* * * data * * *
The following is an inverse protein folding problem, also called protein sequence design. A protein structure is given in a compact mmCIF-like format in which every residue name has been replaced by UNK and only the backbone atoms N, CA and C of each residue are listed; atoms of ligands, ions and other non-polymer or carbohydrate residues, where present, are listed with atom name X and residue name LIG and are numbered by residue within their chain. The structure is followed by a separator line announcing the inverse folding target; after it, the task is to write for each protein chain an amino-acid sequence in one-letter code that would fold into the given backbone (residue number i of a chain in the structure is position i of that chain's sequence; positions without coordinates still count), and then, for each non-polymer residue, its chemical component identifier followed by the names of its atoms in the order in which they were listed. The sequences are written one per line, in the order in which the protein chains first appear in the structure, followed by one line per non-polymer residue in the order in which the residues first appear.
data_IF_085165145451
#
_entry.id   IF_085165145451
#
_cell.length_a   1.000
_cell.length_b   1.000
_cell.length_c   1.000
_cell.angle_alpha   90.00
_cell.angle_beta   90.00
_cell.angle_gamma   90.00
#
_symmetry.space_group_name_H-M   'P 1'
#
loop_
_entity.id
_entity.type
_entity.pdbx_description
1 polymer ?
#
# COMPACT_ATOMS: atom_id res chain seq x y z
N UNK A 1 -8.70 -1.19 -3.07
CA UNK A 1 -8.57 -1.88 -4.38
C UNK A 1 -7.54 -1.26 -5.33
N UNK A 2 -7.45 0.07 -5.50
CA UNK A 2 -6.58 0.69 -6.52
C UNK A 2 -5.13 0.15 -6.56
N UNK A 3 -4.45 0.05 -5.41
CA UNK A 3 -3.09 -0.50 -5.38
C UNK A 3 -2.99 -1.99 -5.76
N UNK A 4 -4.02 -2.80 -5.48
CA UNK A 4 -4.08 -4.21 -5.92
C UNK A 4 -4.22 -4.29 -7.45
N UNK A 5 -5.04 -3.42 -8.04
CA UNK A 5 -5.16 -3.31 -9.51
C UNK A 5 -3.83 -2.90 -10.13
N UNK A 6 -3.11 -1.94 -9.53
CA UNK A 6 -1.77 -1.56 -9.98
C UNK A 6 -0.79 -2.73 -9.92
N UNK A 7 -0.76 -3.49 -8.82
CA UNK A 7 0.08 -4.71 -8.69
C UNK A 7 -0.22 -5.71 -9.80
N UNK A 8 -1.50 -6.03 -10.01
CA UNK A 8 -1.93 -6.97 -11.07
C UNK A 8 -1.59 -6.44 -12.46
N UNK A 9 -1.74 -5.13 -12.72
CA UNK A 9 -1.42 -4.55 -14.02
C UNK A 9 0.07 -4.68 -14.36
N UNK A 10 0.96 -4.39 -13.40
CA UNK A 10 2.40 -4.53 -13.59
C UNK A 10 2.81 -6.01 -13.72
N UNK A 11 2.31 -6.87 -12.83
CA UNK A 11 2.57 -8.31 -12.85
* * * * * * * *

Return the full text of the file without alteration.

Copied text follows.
The following is an inverse protein folding problem, also called protein sequence design. A protein structure is given in a compact mmCIF-like format in which every residue name has been replaced by UNK and only the backbone atoms N, CA and C of each residue are listed; atoms of ligands, ions and other non-polymer or carbohydrate residues, where present, are listed with atom name X and residue name LIG and are numbered by residue within their chain. The structure is followed by a separator line announcing the inverse folding target; after it, the task is to write for each protein chain an amino-acid sequence in one-letter code that would fold into the given backbone (residue number i of a chain in the structure is position i of that chain's sequence; positions without coordinates still count), and then, for each non-polymer residue, its chemical component identifier followed by the names of its atoms in the order in which they were listed. The sequences are written one per line, in the order in which the protein chains first appear in the structure, followed by one line per non-polymer residue in the order in which the residues first appear.
data_IF_085165145451
#
_entry.id   IF_085165145451
#
_cell.length_a   1.000
_cell.length_b   1.000
_cell.length_c   1.000
_cell.angle_alpha   90.00
_cell.angle_beta   90.00
_cell.angle_gamma   90.00
#
_symmetry.space_group_name_H-M   'P 1'
#
loop_
_entity.id
_entity.type
_entity.pdbx_description
1 polymer ?
#
# COMPACT_ATOMS: atom_id res chain seq x y z
N UNK A 1 -8.70 -1.19 -3.07
CA UNK A 1 -8.57 -1.88 -4.38
C UNK A 1 -7.54 -1.26 -5.33
N UNK A 2 -7.45 0.07 -5.50
CA UNK A 2 -6.58 0.69 -6.52
C UNK A 2 -5.13 0.15 -6.56
N UNK A 3 -4.45 0.05 -5.41
CA UNK A 3 -3.09 -0.50 -5.38
C UNK A 3 -2.99 -1.99 -5.76
N UNK A 4 -4.02 -2.80 -5.48
CA UNK A 4 -4.08 -4.21 -5.92
C UNK A 4 -4.22 -4.29 -7.45
N UNK A 5 -5.04 -3.42 -8.04
CA UNK A 5 -5.16 -3.31 -9.51
C UNK A 5 -3.83 -2.90 -10.13
N UNK A 6 -3.11 -1.94 -9.53
CA UNK A 6 -1.77 -1.56 -9.98
C UNK A 6 -0.79 -2.73 -9.92
N UNK A 7 -0.76 -3.49 -8.82
CA UNK A 7 0.08 -4.71 -8.69
C UNK A 7 -0.22 -5.71 -9.80
N UNK A 8 -1.50 -6.03 -10.01
CA UNK A 8 -1.93 -6.97 -11.07
C UNK A 8 -1.59 -6.44 -12.46
N UNK A 9 -1.74 -5.13 -12.72
CA UNK A 9 -1.42 -4.55 -14.02
C UNK A 9 0.07 -4.68 -14.36
N UNK A 10 0.96 -4.39 -13.40
CA UNK A 10 2.40 -4.53 -13.59
C UNK A 10 2.81 -6.01 -13.72
N UNK A 11 2.31 -6.87 -12.83
CA UNK A 11 2.57 -8.31 -12.85